A note from the Editor to Dbytes readers
Dear Dbytes reader(s)
I am about to go on extended leave (for Sept-Oct 2015). I will still be working a few hours each week but several of my functions (such as maintaining this dbytes archive and producing Decision Point) will not be done. Dbytes will still come out but only as a direct email. If you would like to continue to see Dbytes you’ll need to be added to our email list. Simply email me at email@example.com and I’ll add you to the list.
Info & news for members and associates of the Environmental Decisions Group
“Valuing a species based on their services is not valuing a species.”
Clive Spash (as tweeted by Jen Shook, see item 5)
1. Senate Committee on Environment Protection and Biodiversity Conservation Amendment (Standing) Bill 2015
2. Consultation on draft policy statement on the use of advanced offsets under the EPBC Act
3. A hungrier, wealthier, choosier, smarter, riskier world: five challenges for Australian agriculture
4. Australia’s ‘other’ reef is worth more than $10 billion a year – but have you heard of it?
5. Some ICCB highlights
EDG News General
EDG News: NESP TSR Hub website up and running
Perth: Matthew Daws and colleagues on fertilisation and jarrah forest restoration
Brisbane: Kerrie Wilson and Colleen Corrigan finalists in 2015 Women in Technology (WIT) awards
Melbourne: Peter Vesk and Colleagues on habitat restoration and grey-crowned babblers
Canberra: David Lindenmayer and colleagues on the Ledbetter’s possum (RN Background Briefing)
1. Senate Committee on Environment Protection and Biodiversity Conservation Amendment (Standing) Bill 2015 On 20 August 2015 the Senate referred the Environment Protection and Biodiversity Conservation Amendment (Standing) Bill 2015 for inquiry and report. The bill would repeal section 487 of the Environment Protection and Biodiversity Conservation Act 1999 (section 487 currently extends standing to seek judicial review of decisions to certain individuals, organisations and associations). The closing date for submissions is Friday, 11 September 2015. The reporting date is Monday, 12 October 2015. http://www.aph.gov.au/Parliamentary_Business/Committees/Senate/Environment_and_Communications/EPBC_Standing_Bill For background on these proposed changes see http://www.theguardian.com/environment/2015/aug/18/coalition-to-remove-green-groups-right-to-challenge-after-carmichael-setback
2. Consultation on draft policy statement on the use of advanced offsets under the EPBC Act The Department of the Environment has released a draft policy statement providing guidance on the use of advanced offsets under the EPBC Act. Advanced environmental offsets are a supply of offsets for future use, transfer or sale by proponents or offset providers. Unlike conventional offsets, which are generally put in place to compensate for the residual adverse significant impacts of an action following approval, advanced offsets are put in place before any impact occurs. The policy statement is open for public comment to 12 October 2015. http://www.environment.gov.au/epbc/consultation/policy-statement-advanced-environmental-offsets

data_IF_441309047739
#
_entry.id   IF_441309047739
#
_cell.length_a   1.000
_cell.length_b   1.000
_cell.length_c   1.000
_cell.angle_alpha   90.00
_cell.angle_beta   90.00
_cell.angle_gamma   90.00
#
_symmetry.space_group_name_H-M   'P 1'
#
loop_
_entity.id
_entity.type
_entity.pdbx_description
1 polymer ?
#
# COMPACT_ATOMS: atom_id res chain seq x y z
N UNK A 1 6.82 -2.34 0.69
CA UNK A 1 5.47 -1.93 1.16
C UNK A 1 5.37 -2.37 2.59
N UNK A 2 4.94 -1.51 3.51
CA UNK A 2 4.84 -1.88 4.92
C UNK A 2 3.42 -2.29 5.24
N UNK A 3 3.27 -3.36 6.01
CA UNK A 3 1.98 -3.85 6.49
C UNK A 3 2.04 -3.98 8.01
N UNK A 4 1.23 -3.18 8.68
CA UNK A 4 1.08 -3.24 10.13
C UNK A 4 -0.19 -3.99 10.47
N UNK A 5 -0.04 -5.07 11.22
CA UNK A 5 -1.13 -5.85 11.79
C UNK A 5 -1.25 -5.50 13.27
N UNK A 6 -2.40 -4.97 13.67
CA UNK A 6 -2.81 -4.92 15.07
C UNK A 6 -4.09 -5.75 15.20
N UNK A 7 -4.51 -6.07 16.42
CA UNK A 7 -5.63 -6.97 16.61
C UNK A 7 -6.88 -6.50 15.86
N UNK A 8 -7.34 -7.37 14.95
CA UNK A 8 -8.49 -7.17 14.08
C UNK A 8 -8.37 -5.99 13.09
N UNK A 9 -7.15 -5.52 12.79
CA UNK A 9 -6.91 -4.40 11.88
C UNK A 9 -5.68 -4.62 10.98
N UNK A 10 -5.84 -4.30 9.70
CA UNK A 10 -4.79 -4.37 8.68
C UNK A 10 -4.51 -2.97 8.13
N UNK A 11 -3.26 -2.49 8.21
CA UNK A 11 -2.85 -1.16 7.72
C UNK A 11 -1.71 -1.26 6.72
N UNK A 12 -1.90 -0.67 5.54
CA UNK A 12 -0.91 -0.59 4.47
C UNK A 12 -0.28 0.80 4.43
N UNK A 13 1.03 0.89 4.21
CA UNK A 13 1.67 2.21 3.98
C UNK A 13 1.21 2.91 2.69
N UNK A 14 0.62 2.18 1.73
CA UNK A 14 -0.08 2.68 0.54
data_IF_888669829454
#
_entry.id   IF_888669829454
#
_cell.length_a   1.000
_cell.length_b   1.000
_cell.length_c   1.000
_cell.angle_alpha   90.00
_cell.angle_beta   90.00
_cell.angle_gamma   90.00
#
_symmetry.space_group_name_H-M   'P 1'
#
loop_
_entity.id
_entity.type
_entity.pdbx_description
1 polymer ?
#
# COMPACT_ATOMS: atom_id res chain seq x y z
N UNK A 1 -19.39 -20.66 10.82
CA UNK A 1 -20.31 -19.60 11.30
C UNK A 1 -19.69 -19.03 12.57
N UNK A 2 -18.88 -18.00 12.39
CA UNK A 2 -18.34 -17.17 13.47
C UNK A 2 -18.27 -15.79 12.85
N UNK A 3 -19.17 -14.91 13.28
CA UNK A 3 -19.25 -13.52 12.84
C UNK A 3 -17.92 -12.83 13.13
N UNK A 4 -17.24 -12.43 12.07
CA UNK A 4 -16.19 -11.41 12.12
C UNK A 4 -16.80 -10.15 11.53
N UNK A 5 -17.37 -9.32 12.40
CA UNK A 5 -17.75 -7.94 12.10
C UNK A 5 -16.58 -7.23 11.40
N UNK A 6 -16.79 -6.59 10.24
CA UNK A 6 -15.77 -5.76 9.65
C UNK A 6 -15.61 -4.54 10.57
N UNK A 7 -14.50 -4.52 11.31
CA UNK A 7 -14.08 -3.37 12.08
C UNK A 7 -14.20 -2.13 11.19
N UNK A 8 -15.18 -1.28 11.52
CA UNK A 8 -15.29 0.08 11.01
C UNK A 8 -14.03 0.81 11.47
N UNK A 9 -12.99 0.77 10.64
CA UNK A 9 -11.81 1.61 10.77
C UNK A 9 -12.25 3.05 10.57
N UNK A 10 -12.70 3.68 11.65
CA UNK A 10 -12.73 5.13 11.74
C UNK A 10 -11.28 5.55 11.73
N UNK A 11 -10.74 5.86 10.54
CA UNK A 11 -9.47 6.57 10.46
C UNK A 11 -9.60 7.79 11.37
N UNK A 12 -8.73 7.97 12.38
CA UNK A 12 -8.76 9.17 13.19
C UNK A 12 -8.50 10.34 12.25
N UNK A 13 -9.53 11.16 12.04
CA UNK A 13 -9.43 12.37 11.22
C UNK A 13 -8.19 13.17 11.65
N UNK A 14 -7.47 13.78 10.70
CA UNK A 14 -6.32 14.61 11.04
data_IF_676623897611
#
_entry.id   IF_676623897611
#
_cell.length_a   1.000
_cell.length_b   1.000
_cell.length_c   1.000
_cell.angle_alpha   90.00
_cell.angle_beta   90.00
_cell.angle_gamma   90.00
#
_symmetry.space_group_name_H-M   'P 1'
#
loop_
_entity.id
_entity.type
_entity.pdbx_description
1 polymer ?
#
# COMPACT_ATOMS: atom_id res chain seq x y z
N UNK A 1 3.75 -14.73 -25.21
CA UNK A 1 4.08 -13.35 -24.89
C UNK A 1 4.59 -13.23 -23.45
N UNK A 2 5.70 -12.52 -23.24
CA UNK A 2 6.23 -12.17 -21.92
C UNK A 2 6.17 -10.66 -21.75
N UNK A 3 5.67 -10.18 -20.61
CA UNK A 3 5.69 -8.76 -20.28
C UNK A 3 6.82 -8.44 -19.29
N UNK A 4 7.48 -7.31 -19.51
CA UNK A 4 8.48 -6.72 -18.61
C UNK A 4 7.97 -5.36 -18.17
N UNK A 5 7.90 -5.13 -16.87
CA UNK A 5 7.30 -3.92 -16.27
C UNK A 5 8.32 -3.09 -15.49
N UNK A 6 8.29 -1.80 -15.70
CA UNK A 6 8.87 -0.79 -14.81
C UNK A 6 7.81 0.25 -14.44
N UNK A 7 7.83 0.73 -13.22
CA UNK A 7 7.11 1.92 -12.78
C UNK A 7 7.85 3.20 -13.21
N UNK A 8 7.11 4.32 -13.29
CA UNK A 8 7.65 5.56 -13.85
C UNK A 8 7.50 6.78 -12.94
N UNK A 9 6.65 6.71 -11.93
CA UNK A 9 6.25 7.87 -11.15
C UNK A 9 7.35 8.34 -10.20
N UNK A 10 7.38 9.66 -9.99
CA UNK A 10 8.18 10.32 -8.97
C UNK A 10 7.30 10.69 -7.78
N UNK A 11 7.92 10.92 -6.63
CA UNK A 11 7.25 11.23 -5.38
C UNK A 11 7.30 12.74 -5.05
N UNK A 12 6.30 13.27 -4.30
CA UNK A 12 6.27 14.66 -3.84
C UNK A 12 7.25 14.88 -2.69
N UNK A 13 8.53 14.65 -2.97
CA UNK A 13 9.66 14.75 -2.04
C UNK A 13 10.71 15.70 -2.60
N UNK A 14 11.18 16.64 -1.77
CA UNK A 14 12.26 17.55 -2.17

3. A hungrier, wealthier, choosier, smarter, riskier world: five challenges for Australian agriculture You don’t need a crystal ball to know Australia’s rural industries will face significant change at global, national and local levels over the coming decades. This will create opportunities and challenges for small and large farms, and will affect rural lifestyles, agricultural landscapes and Australia’s society and economy. In a new report, we describe this future through a series of interlinked “megatrends” set to hit Australia over the coming 20 years. As we describe below, each prompts some serious questions (or “conversation-starters”, as we have termed them) for Australian farmers. We don’t yet know the answers, but we do know they will be crucial for how the industry fares in the future. https://theconversation.com/a-hungrier-wealthier-choosier-smarter-riskier-world-five-challenges-for-australian-agriculture-46183
4. Australia’s ‘other’ reef is worth more than $10 billion a year – but have you heard of it? “You’ve heard of the Great Barrier Reef – but what about its southern equivalent? The Great Southern Reef covers 71,000 square km. Its kelp forests contain unique and diverse marine life by global standards, and it contributes more than A$10 billion to Australia’s economy each year. Although most Australians live and play around the Great Southern Reef, they have little awareness of its value and significance, and too few resources are allocated to understanding it. This paradox has been revealed by new research in collaboration among scientists across southern Australia.” quote: Over the past five years, the Australian Research Council has awarded more than A$55 million to coral reef research compared to only A$4 million awarded to temperate reef research.” https://theconversation.com/australias-other-reef-is-worth-more-than-10-billion-a-year-but-have-you-heard-of-it-45600
5. Some ICCB highlights
Megan Evans provides some links to tweets and highlights of the recent ICCB conference in Montpelier, France. The Kareiva vs Spash tweet set is very interesting. For anyone who may be interested in a couple of the key plenary talks at the ICCB, here’s some online summaries: Peter Kareiva vs Clive Spash https://storify.com/jocelynesze/iccb-2015-kareiva-vs-spash Carl Jones https://storify.com/DurrellScience/carl-jones-iccb2015 And a general summary of the conference: http://voices.nationalgeographic.com/2015/08/06/what-a-group-of-2000-biologists-talk-about-may-surprise-you/ -~<>~-